Posted by **Anne** on Tuesday, December 12, 2006 at 10:05pm.

a) Using long or short truth tables (symbolize as necessary and show tables) determine and state whether the following arguments are valid, briefly explaining your table; and b) if valid, demonstrate validity by deductions using Group I rules.

Arg

1. P-->Q

2. ~P ^:~Q

Arg

If Peter is perceptive, then Quincy is a quack. Quincy, however, is not a quack. So Peter's not perceptive. (Hint: this is a valid argument)

This logical argument is valid under the following condition.

If and only if Peter is perceptive, then Quincy is a quack. Quincy, however, is not a quack. So Peter's not perceptive.

Truth table

PP QQ

T T

F F

I have no idea what you mean by group I rules.

## Answer This Question

## Related Questions

- Philosophy - a) Using long or short truth tables (symbolize as necessary and ...
- Philosophy - a) Using long or short truth tables (symbolize as necessary and ...
- philosophy - Truth tables can determine which of the following? (Points : 1) If ...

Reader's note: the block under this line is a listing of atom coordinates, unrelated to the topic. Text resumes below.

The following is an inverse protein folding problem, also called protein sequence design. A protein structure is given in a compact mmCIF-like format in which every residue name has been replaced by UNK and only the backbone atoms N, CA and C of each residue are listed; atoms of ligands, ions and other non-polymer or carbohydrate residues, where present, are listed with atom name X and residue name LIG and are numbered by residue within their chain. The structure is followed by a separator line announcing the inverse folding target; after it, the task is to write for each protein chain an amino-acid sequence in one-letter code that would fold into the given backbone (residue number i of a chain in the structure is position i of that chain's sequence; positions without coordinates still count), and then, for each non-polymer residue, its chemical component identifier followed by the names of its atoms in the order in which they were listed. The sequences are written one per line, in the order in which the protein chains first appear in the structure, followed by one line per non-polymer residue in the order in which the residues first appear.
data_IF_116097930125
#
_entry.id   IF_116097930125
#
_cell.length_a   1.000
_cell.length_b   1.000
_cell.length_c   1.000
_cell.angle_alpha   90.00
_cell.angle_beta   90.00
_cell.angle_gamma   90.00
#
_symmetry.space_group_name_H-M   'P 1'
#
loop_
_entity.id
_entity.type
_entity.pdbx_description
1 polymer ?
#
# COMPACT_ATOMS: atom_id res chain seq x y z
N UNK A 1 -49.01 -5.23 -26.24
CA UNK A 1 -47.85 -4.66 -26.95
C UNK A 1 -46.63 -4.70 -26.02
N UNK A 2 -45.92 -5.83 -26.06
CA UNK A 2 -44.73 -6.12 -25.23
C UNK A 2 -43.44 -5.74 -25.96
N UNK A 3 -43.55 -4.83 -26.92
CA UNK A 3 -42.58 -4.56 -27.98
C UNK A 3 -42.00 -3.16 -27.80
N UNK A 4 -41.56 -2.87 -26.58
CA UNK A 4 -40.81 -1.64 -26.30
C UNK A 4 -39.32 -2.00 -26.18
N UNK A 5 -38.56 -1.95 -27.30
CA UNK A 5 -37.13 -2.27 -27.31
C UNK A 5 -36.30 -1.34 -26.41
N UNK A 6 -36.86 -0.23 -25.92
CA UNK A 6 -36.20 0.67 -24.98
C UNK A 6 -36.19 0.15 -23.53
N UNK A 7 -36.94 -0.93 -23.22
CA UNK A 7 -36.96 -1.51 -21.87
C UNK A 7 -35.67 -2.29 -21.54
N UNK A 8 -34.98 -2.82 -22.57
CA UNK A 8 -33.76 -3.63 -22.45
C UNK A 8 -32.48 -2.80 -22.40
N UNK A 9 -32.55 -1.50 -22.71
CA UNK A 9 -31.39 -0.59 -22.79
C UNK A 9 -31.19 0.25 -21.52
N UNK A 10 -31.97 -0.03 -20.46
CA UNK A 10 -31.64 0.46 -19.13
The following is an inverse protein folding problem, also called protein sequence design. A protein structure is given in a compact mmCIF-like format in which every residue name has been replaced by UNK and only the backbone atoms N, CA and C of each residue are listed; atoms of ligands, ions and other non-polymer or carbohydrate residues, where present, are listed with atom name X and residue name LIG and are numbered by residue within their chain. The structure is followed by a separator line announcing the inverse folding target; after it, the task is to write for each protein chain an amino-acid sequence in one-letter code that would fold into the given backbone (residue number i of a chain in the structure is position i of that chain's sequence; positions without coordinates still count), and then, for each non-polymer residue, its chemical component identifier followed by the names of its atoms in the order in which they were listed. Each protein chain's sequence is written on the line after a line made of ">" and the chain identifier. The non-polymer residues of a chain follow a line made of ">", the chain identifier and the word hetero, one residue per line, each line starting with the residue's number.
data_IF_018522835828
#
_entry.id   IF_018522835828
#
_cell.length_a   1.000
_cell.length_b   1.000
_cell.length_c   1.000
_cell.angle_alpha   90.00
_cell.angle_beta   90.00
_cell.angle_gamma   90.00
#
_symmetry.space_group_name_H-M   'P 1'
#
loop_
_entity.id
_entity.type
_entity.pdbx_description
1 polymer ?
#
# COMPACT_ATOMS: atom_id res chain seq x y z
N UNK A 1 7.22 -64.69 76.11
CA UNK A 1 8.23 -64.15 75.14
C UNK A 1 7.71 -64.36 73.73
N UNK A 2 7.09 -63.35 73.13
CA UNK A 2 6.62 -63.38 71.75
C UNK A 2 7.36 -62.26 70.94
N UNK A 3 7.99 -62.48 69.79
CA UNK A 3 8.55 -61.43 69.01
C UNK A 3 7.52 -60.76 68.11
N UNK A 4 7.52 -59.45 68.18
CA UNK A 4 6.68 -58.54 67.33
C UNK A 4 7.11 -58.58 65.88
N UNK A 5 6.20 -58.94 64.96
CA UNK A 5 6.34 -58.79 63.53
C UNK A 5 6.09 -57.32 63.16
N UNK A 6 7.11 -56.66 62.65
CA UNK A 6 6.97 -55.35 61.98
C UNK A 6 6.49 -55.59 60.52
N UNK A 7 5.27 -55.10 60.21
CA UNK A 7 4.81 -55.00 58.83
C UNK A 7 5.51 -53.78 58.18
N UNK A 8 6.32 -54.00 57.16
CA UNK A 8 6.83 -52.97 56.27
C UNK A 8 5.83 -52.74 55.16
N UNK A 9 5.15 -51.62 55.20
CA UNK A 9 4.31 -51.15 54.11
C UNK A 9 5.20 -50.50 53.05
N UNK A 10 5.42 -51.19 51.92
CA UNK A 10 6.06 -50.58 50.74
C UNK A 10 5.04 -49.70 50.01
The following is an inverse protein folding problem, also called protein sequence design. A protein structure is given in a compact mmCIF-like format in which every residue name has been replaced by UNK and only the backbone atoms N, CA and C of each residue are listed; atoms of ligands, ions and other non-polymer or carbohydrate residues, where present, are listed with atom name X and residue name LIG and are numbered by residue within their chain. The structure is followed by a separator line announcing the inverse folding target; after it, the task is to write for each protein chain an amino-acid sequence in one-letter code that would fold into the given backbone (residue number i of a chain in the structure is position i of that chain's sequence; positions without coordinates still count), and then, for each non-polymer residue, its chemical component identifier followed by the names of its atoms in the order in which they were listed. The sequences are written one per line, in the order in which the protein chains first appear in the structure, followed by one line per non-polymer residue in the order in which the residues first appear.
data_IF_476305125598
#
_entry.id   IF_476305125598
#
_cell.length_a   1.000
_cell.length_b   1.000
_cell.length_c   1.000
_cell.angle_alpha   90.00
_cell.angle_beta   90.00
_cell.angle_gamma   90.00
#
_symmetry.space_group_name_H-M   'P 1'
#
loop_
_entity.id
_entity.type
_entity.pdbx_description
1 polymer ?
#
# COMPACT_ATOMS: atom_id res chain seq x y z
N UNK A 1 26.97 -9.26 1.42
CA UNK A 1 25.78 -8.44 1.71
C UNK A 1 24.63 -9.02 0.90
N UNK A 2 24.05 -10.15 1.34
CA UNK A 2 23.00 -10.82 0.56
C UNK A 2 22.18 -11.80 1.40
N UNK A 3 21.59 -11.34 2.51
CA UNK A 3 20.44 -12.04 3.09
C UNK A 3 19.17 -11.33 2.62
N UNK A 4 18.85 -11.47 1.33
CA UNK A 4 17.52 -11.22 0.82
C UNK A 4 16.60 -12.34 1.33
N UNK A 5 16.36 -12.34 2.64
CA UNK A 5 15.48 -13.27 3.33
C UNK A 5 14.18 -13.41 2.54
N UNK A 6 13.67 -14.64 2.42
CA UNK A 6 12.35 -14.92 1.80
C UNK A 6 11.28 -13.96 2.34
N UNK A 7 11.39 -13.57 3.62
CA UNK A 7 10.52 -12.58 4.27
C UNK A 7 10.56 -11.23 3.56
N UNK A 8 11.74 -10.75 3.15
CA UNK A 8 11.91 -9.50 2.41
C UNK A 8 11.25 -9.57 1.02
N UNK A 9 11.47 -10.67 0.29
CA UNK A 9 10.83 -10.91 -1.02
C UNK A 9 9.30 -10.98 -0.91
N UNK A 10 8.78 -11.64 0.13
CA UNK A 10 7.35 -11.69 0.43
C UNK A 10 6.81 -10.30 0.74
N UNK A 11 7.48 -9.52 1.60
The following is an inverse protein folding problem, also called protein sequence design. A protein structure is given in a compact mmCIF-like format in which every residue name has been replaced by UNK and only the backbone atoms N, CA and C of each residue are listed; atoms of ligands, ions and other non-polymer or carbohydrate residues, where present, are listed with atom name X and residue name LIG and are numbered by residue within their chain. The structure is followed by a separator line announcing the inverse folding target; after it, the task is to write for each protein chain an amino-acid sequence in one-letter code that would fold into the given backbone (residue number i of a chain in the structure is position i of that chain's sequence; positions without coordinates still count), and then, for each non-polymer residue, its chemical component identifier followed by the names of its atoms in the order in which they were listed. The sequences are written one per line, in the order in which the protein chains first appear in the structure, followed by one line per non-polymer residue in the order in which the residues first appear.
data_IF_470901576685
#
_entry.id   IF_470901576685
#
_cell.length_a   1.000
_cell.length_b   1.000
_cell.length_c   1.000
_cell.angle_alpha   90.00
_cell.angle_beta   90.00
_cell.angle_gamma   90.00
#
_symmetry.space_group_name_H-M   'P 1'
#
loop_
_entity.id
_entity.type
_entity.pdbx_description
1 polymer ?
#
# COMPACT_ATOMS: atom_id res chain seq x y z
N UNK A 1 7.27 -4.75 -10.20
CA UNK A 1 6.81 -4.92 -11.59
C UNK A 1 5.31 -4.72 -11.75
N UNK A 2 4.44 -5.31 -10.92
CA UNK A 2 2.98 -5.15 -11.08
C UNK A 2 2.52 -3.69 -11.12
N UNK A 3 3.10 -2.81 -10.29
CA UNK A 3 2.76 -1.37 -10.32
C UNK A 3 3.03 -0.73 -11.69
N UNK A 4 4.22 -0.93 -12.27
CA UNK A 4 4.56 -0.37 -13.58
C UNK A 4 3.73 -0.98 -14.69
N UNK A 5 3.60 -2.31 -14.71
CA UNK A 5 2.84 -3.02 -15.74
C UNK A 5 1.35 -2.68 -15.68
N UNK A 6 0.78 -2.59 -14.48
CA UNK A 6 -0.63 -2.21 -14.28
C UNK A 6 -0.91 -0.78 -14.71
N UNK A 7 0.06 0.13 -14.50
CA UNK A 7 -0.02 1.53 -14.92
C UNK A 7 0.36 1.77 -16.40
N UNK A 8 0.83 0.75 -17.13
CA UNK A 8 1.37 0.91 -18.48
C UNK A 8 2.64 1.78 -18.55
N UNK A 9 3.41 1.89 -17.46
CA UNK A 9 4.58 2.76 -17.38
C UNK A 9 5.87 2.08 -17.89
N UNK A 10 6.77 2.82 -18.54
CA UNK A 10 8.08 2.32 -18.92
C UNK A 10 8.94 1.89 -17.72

- Phil103 Informal Logic - . If P is false, and Q is false, the truth-value of "P...
- phi103 - 1. A conditional sentence with a false antecedent is always (Points : ...
- Informal Logic-Pls chk ans - The sentence "P → Q" is read as (3) P or Q P ...
- Logic - The sentence "P → Q" is read as (3) P or Q P and Q If P then Q Q ...
- Logic - Truth tables can determine which of the following? a) If an argument is...
- Phi103 - What is the truth value of the sentence "P v ~ P"? (Points : 1) True ...
- math for liberal arts - construct a truth table to determine whether each ...

More Related Questions